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As someone who has gone from Manager, to Director, to Head of in just 3 years (during a pandemic), I’d like to think I have some insight to share on the subject.
This was not an easy feat, and it took some sacrifice to get here and ultimately you have to decide you are willing to “play the game”.
So if you’re ready to swallow your pride, put some intention behind your plan, and sacrifice some extra curricular activities - this installment of The Sales RX Newsletter is for you.
Similar to sales, you have to ask for it. Nobody is going to assume your career path and desired trajectory.
Especially in the remote work climate (if that’s your reality) it’s growing increasingly tough for frontline managers and second line directors to understand the career goals and desires of their direct reports.
Keep in mind, this is not just a step to take with your boss, you need your boss's boss to understand what you are trying to accomplish with the efforts you’re putting in.
My biggest tip here - make your intentions known early, and often.
Sacrifice is going to be essential here. I’m not saying welcome to the 60 hour work week, but no more of these 30-35 week get bys.
Whether you have 3 kids and a spouse, or a fun group of friends that occupy your evenings and weekends, a little extra time spent on your inputs can go a long way.
You can easily sacrifice a Thirsty Thursday every other week, or even an early Saturday morning once a month to take time to make time and set yourself up for success.
Talk about it don’t be about it. Nobody likes the new person who starts sharing industry insight articles and their favorite professional development books right off the bat without earning any clout.
Think about it. If we just met and I haven’t shown you my physical abilities but started sharing all these diet and weightlifting resources, why would you even care?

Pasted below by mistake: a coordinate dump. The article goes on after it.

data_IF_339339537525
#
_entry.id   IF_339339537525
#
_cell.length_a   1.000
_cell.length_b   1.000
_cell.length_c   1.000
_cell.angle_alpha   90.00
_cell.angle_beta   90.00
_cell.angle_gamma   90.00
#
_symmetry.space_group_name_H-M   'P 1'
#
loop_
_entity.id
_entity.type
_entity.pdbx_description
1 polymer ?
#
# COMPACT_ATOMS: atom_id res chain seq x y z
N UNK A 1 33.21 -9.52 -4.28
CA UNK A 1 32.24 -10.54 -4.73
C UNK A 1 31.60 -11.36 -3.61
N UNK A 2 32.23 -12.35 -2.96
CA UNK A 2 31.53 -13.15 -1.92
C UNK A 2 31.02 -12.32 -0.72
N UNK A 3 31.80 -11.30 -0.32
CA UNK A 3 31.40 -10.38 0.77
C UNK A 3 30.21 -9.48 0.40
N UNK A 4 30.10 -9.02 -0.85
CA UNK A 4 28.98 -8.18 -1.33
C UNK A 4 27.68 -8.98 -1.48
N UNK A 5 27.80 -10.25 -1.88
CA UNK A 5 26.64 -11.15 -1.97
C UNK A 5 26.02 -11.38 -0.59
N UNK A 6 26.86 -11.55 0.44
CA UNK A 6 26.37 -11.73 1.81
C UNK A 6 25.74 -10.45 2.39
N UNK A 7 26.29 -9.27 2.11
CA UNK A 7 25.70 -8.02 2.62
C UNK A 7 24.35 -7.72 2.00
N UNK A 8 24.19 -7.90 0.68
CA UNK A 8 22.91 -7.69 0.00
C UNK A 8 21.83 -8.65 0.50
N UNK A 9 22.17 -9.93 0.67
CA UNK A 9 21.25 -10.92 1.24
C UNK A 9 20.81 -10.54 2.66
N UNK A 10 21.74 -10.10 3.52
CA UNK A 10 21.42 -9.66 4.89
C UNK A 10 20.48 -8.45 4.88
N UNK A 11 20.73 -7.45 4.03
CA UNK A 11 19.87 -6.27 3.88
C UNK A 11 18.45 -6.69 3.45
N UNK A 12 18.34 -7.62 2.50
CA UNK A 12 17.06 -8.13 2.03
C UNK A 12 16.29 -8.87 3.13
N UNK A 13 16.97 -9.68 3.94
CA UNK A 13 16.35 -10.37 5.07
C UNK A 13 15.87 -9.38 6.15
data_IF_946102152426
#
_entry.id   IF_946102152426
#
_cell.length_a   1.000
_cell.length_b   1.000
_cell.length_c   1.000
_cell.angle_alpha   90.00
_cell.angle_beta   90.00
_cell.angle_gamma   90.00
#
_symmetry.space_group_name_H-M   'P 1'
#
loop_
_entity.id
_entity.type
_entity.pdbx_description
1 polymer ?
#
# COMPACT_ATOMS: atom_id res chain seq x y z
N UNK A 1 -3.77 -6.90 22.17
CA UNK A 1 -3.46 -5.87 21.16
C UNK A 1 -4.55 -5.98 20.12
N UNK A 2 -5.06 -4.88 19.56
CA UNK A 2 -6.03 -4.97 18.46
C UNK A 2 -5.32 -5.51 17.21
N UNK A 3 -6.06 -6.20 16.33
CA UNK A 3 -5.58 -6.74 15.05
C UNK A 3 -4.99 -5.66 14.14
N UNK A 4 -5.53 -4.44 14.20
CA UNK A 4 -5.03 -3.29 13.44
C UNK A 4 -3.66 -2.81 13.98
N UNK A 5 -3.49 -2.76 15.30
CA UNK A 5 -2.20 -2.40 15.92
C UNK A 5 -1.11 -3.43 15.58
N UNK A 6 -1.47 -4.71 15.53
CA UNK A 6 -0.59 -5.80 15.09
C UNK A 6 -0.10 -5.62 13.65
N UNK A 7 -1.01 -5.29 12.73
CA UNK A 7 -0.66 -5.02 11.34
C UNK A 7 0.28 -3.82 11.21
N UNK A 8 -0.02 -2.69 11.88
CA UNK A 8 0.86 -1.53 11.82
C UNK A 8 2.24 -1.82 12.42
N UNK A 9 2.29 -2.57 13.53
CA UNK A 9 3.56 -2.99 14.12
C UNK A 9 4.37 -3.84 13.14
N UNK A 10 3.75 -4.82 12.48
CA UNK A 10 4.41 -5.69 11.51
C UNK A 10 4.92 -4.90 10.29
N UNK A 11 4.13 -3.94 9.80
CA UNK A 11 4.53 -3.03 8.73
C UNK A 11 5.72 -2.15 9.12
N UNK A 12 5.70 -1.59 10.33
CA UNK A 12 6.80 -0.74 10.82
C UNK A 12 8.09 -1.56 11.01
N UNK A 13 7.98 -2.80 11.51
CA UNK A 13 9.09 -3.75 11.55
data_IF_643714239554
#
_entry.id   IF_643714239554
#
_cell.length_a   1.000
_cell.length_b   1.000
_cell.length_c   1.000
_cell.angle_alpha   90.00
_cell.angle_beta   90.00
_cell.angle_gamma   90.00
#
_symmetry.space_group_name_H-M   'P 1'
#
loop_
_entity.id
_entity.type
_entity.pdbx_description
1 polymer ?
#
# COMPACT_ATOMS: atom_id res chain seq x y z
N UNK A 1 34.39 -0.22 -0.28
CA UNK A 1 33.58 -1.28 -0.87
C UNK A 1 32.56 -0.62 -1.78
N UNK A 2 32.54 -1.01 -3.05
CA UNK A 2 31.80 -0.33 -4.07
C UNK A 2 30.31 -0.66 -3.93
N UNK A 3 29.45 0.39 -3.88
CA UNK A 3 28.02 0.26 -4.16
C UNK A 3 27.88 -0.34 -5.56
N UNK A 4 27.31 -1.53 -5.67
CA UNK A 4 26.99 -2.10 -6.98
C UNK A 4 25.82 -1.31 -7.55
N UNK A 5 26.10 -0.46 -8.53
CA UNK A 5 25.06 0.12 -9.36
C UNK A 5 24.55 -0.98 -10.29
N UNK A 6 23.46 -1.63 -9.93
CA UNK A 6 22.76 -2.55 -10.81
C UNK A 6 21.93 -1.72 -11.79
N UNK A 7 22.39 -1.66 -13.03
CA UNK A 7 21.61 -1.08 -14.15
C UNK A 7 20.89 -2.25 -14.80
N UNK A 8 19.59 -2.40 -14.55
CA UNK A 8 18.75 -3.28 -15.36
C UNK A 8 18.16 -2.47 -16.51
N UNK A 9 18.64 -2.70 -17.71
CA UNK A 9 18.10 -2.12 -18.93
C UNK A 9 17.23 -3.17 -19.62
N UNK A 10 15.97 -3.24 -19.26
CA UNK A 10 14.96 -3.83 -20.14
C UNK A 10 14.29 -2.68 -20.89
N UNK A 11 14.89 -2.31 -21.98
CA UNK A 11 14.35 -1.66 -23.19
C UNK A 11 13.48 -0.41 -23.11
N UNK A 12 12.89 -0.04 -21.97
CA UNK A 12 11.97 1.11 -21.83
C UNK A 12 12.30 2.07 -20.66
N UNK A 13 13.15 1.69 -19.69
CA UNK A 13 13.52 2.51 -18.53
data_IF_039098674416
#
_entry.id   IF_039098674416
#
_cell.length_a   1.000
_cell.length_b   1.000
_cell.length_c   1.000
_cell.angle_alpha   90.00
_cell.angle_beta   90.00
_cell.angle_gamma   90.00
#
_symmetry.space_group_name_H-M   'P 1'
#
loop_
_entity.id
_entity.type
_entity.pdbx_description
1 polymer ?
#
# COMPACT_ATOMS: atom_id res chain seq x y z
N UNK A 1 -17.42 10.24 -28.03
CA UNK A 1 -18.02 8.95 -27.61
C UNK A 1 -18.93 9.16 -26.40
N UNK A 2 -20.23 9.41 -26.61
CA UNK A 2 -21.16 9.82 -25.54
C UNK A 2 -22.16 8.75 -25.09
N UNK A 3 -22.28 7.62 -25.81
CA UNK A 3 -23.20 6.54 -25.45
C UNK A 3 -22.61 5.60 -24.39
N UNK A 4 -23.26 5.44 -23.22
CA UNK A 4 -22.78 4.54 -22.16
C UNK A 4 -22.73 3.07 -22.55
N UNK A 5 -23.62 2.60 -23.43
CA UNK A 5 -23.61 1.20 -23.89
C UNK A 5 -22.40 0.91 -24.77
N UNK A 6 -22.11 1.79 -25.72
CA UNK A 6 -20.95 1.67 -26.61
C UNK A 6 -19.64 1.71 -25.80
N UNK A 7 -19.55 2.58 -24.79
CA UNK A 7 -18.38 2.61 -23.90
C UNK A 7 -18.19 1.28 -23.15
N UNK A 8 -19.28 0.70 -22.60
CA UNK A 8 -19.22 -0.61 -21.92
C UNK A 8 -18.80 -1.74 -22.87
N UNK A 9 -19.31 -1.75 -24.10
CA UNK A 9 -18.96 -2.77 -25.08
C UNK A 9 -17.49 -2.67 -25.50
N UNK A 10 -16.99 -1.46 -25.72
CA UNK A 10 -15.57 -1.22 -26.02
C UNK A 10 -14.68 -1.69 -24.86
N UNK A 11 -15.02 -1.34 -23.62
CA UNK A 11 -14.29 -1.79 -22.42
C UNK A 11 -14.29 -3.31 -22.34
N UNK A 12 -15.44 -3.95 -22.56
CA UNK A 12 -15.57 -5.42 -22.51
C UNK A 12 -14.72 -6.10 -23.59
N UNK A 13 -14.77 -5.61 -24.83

Give yourself some room to show and prove, and let your results and effort speak for themselves.
But for now, pipe down on the “hey team, I thought ya’ll would find this valuable” Slack messages to the group.
There’s nothing wrong with wanting to win. In fact, one of my personal favorite quotes is from the movie Moneyball, when Brad Pitt (who is playing Billy Beane the main character) says: “I hate losing, I hate losing more than I want to win.”
Somewhere along the lines of hustle porn, and toxic leadership we were told that a desire to be first was a bad thing - it’s not.
It’s also not a bad thing because you need to be seen as a top performer who gives their maximum effort.
I’m going to tell you a dirty little secret about career progression: Great work means nothing if it goes unnoticed.
Keep a running tab of your achievements. Preferably a spreadsheet. This just allows your data to be more malleable to the medium.
You’re going to need your data if you want to have a leg to stand on when asking for a promotion.
What you may or may not realize is that every decision your boss, your boss's boss, and their boss's boss is making, is all reliant on data.
If you can’t speak their language - you have no business being in their business.
This or that. How does one make a decision?
In sales we typically do an A/B test to understand performance metrics with a controlled set of data.
However, when it comes to showing where you can make an impact, you need to draw a comparison between what you have accomplished (using your data) and what that potential to do it at a higher level can mean for the company.
For example, when I moved into SDR Leadership I was the top Account Executive (salesperson) on the SMB/MM team, but it was primarily because of my ability to self generate my own opportunities.
I was not reliant on SDRs, and had an incredible top of funnel messaging, processes, and work ethic that helped me “eat” when others were not.
I leveraged this insight, in addition to my merits based on performance (both recognized and unrecognized) to show how I was a better hire for the open position than someone who might have relevant management experience, but no company or industry experience.
Guess who they picked? Surprise surprise, it was me.
You have to remember that no matter if the economy is good and business is booming, or a recession is looming and times are tough - companies have a responsibility to make the fiscally right decisions.
Implementing these 6 steps can drastically help you improve your chances of progressing your career, securing a higher guaranteed salary, and potentially better benefits (depending on your company) and move towards achieving the life you deserve.
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